The UMBRAS spacecraft will be semi-autonomous, with its own propulsion (XIPS) and power generation (solar cells), communications, and navigation capability. We call the craft a Solar Powered Ion Driven Eclipsing Rover (SPIDER). The SPIDER would consist of several main structures:
The occulting screen obliquely faces the telescope, hiding the spacecraft bus and other structures from view. The sun shade, attached to the edge of the screen pointing toward the Sun, shields the screen from direct sunlight. The two spacecraft (SPIDER and the telescope) match velocities allowing the SPIDER to occult a specific target for the telescope.
The SPIDER, like any spacecraft, carries a payload: an occulting screen. This payload performs several functions:
The occulter moves to place the telescope in the umbra of the occulting screen with respect to the star. This is not the only umbra which is important to the functioning of the technique, as we will see.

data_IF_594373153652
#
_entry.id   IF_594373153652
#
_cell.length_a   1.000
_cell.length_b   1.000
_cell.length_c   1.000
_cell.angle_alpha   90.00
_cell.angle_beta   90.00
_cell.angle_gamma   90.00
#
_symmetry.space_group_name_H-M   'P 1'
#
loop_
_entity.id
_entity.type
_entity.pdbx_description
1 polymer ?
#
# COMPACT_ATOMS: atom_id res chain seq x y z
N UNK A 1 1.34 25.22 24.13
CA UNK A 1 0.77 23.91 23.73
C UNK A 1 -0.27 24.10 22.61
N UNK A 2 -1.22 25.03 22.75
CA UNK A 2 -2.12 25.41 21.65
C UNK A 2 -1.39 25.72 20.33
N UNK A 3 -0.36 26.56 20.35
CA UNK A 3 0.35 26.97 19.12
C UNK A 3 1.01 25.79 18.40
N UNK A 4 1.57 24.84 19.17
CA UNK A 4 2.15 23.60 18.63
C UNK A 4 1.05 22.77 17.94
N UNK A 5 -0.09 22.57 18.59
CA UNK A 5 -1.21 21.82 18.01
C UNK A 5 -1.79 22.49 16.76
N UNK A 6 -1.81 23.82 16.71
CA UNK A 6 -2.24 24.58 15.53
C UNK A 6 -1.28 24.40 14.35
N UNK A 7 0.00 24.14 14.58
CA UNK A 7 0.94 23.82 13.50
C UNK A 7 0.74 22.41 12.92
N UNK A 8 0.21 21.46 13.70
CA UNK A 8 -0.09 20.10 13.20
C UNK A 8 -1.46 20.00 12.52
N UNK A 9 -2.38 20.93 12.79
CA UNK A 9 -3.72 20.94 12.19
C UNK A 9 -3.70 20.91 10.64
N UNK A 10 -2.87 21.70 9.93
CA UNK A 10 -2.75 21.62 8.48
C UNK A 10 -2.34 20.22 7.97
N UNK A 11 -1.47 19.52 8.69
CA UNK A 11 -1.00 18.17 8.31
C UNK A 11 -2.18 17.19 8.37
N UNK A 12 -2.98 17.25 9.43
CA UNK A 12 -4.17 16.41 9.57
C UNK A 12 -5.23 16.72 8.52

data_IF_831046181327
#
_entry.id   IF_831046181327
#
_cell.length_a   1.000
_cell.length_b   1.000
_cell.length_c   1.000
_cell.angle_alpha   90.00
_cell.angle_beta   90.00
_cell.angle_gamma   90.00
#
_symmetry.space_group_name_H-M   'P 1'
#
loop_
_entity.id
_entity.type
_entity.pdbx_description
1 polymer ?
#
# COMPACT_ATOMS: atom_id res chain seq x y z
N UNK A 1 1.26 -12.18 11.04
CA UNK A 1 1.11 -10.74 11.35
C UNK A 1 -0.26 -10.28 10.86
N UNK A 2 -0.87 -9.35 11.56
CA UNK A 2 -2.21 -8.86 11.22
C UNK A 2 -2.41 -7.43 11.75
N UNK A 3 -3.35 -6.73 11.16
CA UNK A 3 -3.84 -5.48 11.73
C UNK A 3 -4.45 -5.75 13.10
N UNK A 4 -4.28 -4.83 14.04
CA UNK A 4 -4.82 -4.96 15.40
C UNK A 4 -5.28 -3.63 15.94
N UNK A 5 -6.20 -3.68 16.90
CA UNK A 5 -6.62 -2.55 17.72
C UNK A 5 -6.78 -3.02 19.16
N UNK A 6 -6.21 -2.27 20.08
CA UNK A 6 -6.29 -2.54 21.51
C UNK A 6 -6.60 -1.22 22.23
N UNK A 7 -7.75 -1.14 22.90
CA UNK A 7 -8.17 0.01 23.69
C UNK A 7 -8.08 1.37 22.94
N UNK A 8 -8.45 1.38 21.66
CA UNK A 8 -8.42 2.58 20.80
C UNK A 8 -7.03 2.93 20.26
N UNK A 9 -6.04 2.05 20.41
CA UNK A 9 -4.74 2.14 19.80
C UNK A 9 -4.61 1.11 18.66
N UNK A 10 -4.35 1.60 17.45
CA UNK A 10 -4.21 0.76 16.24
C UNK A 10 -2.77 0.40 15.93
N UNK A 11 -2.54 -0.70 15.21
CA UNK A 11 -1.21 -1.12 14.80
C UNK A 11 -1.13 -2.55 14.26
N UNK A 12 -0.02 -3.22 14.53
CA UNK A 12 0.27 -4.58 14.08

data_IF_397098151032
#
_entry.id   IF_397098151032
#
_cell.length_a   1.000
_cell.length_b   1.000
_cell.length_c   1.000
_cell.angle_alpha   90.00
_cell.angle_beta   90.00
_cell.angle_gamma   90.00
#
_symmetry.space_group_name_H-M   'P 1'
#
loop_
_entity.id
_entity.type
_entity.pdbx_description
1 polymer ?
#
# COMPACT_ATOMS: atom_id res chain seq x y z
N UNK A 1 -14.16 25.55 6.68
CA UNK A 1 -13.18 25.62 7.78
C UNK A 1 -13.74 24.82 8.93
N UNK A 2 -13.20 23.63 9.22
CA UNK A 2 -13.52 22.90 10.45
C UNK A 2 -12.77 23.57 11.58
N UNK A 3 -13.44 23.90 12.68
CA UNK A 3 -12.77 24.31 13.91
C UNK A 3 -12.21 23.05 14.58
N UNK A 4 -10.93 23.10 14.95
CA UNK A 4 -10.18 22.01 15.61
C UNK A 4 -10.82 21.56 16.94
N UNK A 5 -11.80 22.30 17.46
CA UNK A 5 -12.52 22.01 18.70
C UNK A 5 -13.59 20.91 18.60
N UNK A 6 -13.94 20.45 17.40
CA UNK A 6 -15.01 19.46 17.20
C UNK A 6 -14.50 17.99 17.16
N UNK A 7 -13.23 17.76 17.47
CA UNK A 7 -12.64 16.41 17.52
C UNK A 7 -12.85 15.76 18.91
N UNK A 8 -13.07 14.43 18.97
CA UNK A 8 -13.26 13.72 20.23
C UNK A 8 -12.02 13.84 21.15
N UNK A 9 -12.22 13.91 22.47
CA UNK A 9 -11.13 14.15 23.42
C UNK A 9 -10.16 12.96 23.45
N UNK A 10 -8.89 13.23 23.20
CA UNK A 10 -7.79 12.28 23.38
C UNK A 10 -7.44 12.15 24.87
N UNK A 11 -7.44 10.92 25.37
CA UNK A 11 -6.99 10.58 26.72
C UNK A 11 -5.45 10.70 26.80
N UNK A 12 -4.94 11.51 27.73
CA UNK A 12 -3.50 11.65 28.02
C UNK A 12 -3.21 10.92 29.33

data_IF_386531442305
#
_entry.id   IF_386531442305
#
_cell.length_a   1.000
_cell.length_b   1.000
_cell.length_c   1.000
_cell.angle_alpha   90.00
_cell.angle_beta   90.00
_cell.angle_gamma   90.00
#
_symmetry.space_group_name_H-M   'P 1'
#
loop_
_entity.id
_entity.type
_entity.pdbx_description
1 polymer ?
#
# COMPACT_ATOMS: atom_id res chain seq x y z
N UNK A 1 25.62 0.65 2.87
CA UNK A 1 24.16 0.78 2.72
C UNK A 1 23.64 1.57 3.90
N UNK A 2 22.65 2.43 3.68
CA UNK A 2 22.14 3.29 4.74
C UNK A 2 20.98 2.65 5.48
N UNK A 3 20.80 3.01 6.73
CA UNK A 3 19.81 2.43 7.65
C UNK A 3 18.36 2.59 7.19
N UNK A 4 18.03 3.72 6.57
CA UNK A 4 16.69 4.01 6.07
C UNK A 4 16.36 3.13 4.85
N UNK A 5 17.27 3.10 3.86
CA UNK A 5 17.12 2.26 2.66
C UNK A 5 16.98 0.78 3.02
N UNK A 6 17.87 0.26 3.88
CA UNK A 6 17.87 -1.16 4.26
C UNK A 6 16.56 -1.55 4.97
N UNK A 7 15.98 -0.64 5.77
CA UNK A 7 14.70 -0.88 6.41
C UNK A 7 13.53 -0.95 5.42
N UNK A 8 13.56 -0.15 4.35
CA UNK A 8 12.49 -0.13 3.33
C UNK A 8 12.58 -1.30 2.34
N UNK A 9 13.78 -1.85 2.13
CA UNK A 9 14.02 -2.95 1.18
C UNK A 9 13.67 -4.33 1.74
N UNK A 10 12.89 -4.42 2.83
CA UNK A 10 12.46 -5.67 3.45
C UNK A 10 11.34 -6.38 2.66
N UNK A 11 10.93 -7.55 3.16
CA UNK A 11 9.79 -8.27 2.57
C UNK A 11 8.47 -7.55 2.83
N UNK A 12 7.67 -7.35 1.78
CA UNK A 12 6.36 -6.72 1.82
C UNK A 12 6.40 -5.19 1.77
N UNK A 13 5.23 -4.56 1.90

A plan diagram (above, right) shows the SPIDER in its observing configuration with the screen erected to hide the spacecraft bus from view by the telescope.
Note in the right-most view the structure perched atop the occulting screen--the sun shade. This device allows the screen to remain dark during observations. With the sun in the plane of the occulting screen, the shade prevents sunlight from falling on the side of the screen facing the telescope. The shaded screen is darker than any otherwise illuminated material surface (bottom left view).
Meanwhile, on the other side of the screen, the solar arrays collect light to power spacecraft subsystems, while they and the rest of the spacecraft hide from telescopic view.
Our graphic artist, Edward Rowles, has produced a 3-D computer model of the basic N-class UMBRAS. Check them out to get a feel for what the vehicle looks like in the observing configuration.